Isaac Watts and his hymn – When I Survey the Wondrous Cross

1. When I survey the wond’rous Cross
On which the Prince of Glory dy’d,
My richest Gain I count but Loss,
    And pour Contempt on all my Pride.

2. Forbid it, Lord, that I should boast,
    Save in the Death of Christ my God:
    All the vain Things that charm me most,
    I sacrifice them to his Blood.

3. See from his Head, his Hands, his Feet,
    Sorrow and Love flow mingled down!
    Did e’er such Love and Sorrow meet,
    Or Thorns compose so rich a Crown?

4. His dying Crimson, like a Robe,
Spreads o’er his Body on the Tree;
Then I am dead to all the Globe,
    And all the Globe is dead to me.

5. Were the whole Realm of Nature mine,
    That were a Present far too small;
    Love so amazing, so divine,
    Demands my Soul, my Life, my All.

The 4th stanza is omitted these days. In the final stanza, some modern variations substitute the word “offering” for “present”.)

Isaac Watts was born in 17 July 1674 at Southampton, Hampshire, England and died as a bachelor at the age of 74 on November 25, 1748 at Stoke Newington, Middlesex, England. He is a non-conformist, an ecumenist, a theologian (he mastered the Biblical languages of Greek and Hebrew), a prolific writer, a philosopher, an educationist, a scientist, a pastor in Dissenting congregation (non-Anglican church), he is one of the greatest hymn writers of all time. He composed more than 750 Christian hymnals. He is recognized as the “Godfather of English Hymnody” and many of his hymns remain inspirational even today and have been translated into numerous languages. His hymn writing helped lead in a new era of English worship for the congregation to experience personal faith through singing.  This song “When I Survey the Wondrous Cross” was composed and published in Hymns and Spiritual Songs in the year 1707 and it is one of the most beautiful hymns with an in-depth theology, beautiful rhyming and arrangement of words. The statement given by Charles Wesley, contemporary of Isaac Watts, who is yet another great Christian Hymn writer, brother of John Wesley, founder of Methodist Congregation in England, who wrote about 600 hymns to his credit reportedly said that he would give up all his hymns to have written this one. …. and pour contempt on all my pride. This statement from Charles Wesley is a clear testimony of the profoundness of this song. This song conveys the unfathomable depth of God’s Love and Humility in its richest grace and generosity. This song is one of the favourite songs during the Lenten Season, especially on Good Friday to remember the sacrificial act of Jesus Christ for the redemption of human beings and all creation and prompting us to respond through our actions, which demands “our soul, our life, our all”.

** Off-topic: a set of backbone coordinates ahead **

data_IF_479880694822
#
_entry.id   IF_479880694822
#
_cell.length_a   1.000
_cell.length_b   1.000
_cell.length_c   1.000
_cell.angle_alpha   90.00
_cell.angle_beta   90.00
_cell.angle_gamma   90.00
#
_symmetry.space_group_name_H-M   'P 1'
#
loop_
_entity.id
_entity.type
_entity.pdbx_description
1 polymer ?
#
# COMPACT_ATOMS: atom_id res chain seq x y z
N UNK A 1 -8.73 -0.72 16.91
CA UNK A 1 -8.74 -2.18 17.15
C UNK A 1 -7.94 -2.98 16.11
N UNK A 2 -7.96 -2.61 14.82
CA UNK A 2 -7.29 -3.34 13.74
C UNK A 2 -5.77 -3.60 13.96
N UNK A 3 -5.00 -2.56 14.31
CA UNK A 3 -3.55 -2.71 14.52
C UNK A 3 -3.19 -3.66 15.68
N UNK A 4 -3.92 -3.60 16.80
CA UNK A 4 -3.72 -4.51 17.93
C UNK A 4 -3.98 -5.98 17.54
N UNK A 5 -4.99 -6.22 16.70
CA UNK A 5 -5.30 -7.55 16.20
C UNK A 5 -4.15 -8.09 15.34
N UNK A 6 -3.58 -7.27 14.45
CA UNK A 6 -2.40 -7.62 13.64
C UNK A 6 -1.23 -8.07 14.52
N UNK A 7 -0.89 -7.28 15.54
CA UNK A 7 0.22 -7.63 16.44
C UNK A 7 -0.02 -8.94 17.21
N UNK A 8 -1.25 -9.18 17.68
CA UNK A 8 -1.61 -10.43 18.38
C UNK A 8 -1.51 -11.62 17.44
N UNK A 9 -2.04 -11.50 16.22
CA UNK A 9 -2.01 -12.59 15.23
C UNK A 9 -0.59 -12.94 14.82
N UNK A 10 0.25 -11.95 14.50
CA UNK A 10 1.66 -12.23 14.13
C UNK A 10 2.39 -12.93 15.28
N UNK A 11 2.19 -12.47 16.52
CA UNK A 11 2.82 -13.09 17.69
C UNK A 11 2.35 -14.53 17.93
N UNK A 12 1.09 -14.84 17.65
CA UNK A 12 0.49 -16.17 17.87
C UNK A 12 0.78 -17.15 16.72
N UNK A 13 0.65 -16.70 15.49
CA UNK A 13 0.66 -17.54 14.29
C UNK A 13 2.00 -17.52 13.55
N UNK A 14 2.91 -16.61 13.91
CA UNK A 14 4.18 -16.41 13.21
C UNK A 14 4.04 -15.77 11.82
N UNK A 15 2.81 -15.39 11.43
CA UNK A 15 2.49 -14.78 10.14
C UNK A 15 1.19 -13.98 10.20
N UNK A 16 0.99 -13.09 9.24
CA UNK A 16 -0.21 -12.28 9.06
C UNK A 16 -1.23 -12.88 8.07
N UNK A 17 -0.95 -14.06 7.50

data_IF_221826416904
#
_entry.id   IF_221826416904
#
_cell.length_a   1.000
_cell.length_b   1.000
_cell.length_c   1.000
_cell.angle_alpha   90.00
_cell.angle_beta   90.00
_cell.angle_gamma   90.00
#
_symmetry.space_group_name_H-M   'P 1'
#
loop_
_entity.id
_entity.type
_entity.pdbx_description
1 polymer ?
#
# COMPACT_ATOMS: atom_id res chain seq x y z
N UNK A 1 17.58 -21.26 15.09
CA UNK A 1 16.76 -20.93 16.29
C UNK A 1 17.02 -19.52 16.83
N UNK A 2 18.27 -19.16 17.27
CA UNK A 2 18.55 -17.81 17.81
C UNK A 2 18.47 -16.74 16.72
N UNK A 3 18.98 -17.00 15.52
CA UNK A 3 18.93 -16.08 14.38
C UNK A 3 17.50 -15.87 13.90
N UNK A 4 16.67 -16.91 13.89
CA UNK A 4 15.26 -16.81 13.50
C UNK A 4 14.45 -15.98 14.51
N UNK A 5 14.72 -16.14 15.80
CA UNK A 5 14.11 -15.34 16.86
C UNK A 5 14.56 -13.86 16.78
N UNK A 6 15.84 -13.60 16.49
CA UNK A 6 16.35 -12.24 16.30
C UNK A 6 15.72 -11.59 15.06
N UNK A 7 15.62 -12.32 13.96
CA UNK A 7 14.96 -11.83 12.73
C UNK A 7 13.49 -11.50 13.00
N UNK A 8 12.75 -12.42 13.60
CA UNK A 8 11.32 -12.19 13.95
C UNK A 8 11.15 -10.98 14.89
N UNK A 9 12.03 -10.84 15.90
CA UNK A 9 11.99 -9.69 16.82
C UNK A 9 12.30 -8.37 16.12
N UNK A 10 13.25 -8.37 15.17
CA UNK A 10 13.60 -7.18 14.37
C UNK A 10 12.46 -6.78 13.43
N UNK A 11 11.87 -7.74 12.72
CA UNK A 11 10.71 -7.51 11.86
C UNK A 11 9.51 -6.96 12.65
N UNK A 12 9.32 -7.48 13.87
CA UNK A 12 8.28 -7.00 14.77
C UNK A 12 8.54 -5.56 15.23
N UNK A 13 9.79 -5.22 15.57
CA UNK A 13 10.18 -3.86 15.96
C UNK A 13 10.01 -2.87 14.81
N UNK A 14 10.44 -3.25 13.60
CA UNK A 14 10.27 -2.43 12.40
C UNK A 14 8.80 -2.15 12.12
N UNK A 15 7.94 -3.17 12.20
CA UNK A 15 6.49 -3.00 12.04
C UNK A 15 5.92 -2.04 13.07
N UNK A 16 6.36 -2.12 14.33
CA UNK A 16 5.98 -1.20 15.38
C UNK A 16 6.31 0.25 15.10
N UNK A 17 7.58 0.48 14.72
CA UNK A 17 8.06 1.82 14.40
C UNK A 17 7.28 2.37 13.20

In this time of Holy Week, this song calls us to denounce our human ego, pride, our boastful nature and selfishness prompted by our social and economic status, cultural and religious practices, caste or ethnicity through the understanding of the kenosis of Jesus Christ (Christ emptied himself for our salvation at the Cross) with utter humility. What Isaac Watts truly wants from us is to sing whole heartedly with humbleness “Forbid it Lord, that I should boast, save in the cross of Christ, my God”, based on Galatians 6:14 & 15 “But God forbid that I should glory, save in the cross of our Lord Jesus Christ, by whom the world is crucified unto me, and I unto the world. Neither circumcision nor uncircumcision means anything; what counts is the new creation.” In and through the death of Christ and his resurrection from the tomb we became a new creation. What we should be boasting is the Christ who made us who we are now, not what we were before Christ.  Even as he being the most celebrated hymn writer and philosopher of his time, he has everything in his hand to boast about. Yet he did not, because he understood the depth of Christ’s redemptive act.

Isaac Watts’s songs like “Joy to the World”, “Jesus Shall Reign Where’er the Sun”, “O God, Our Help in Ages Past”, “Alas! and Did My Saviour Bleed” to name a few, are the everlasting hymns we continue to sing in various seasons to strengthen our faith in Christ Jesus.

May you all have a meaningful Good Friday and Blessed Easter!


Dr. Hrangthan Chhungi,

A/D Church, Public Relations and Resource Mobilisation.